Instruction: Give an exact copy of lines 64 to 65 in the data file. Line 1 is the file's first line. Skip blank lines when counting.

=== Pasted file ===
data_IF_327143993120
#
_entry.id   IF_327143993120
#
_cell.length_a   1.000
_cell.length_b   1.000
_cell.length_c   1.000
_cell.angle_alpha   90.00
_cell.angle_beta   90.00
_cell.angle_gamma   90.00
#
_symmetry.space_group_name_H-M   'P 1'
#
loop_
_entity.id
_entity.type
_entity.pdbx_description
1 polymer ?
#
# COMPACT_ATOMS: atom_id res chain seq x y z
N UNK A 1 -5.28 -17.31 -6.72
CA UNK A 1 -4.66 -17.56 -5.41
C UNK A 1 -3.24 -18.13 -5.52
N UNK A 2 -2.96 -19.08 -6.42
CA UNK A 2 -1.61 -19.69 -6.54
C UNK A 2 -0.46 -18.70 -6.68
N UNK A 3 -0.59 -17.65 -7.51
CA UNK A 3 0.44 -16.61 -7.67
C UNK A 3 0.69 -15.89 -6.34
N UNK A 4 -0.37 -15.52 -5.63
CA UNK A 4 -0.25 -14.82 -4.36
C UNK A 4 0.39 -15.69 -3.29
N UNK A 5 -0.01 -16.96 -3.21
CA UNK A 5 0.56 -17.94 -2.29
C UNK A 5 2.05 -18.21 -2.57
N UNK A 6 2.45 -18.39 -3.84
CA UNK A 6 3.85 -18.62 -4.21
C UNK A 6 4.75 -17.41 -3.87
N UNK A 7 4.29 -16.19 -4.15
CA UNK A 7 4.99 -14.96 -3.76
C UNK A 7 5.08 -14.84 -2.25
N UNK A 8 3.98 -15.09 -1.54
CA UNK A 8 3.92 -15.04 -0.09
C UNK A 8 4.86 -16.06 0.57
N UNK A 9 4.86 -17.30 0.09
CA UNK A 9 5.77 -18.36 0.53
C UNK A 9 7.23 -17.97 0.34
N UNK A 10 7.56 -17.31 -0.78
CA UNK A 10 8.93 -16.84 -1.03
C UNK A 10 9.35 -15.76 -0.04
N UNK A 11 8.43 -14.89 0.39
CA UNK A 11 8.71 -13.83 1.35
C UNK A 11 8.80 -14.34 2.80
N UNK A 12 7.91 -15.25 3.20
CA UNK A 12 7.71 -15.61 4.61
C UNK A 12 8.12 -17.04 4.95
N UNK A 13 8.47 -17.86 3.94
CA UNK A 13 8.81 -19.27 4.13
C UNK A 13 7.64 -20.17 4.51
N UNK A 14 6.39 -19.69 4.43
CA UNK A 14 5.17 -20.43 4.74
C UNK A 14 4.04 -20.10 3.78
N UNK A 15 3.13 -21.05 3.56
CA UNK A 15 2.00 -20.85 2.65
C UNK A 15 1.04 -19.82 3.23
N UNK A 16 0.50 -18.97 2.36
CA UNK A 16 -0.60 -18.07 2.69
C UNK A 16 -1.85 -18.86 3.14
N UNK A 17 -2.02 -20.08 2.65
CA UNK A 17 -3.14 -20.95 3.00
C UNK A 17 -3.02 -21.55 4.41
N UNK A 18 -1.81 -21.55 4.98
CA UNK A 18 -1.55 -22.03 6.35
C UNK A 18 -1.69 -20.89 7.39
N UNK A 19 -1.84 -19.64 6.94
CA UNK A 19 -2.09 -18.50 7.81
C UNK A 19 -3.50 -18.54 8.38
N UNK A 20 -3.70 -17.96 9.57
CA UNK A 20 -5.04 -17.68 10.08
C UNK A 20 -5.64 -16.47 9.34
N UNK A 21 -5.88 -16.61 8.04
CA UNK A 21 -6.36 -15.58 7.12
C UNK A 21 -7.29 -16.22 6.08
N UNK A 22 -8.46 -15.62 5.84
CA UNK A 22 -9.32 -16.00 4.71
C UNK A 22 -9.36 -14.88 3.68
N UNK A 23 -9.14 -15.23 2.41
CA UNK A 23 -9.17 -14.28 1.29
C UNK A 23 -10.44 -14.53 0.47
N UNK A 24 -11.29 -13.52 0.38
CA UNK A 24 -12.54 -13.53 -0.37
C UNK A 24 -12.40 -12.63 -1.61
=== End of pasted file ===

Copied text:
CA UNK A 15 2.00 -20.85 2.65
C UNK A 15 1.04 -19.82 3.23